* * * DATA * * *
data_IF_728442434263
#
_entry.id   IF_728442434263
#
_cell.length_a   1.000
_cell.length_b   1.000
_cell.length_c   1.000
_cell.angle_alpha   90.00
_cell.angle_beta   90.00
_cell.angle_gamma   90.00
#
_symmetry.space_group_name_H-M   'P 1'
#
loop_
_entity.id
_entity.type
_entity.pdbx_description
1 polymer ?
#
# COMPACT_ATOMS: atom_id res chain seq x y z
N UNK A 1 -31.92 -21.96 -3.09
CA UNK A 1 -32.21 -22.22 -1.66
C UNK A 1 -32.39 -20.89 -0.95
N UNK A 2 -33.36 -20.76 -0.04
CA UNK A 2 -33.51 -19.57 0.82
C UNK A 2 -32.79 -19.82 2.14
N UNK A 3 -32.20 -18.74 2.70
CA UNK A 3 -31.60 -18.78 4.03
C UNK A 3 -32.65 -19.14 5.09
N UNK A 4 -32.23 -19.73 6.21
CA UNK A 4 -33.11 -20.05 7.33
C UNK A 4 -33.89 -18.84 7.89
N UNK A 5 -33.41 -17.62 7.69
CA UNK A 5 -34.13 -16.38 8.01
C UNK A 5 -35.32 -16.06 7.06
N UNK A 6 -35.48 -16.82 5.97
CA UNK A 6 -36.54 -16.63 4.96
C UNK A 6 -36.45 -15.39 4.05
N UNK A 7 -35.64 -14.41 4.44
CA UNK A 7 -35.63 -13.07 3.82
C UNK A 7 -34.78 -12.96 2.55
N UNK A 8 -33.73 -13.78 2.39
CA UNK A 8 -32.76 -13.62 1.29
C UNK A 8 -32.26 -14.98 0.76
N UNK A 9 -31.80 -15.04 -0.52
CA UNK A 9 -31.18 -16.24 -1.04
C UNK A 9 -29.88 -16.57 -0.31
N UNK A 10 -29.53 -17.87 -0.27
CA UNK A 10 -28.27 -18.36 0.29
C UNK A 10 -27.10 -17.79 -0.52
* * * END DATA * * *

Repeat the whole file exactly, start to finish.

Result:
data_IF_728442434263
#
_entry.id   IF_728442434263
#
_cell.length_a   1.000
_cell.length_b   1.000
_cell.length_c   1.000
_cell.angle_alpha   90.00
_cell.angle_beta   90.00
_cell.angle_gamma   90.00
#
_symmetry.space_group_name_H-M   'P 1'
#
loop_
_entity.id
_entity.type
_entity.pdbx_description
1 polymer ?
#
# COMPACT_ATOMS: atom_id res chain seq x y z
N UNK A 1 -31.92 -21.96 -3.09
CA UNK A 1 -32.21 -22.22 -1.66
C UNK A 1 -32.39 -20.89 -0.95
N UNK A 2 -33.36 -20.76 -0.04
CA UNK A 2 -33.51 -19.57 0.82
C UNK A 2 -32.79 -19.82 2.14
N UNK A 3 -32.20 -18.74 2.70
CA UNK A 3 -31.60 -18.78 4.03
C UNK A 3 -32.65 -19.14 5.09
N UNK A 4 -32.23 -19.73 6.21
CA UNK A 4 -33.11 -20.05 7.33
C UNK A 4 -33.89 -18.84 7.89
N UNK A 5 -33.41 -17.62 7.69
CA UNK A 5 -34.13 -16.38 8.01
C UNK A 5 -35.32 -16.06 7.06
N UNK A 6 -35.48 -16.82 5.97
CA UNK A 6 -36.54 -16.63 4.96
C UNK A 6 -36.45 -15.39 4.05
N UNK A 7 -35.64 -14.41 4.44
CA UNK A 7 -35.63 -13.07 3.82
C UNK A 7 -34.78 -12.96 2.55
N UNK A 8 -33.73 -13.78 2.39
CA UNK A 8 -32.76 -13.62 1.29
C UNK A 8 -32.26 -14.98 0.76
N UNK A 9 -31.80 -15.04 -0.52
CA UNK A 9 -31.18 -16.24 -1.04
C UNK A 9 -29.88 -16.57 -0.31
N UNK A 10 -29.53 -17.87 -0.27
CA UNK A 10 -28.27 -18.36 0.29
C UNK A 10 -27.10 -17.79 -0.52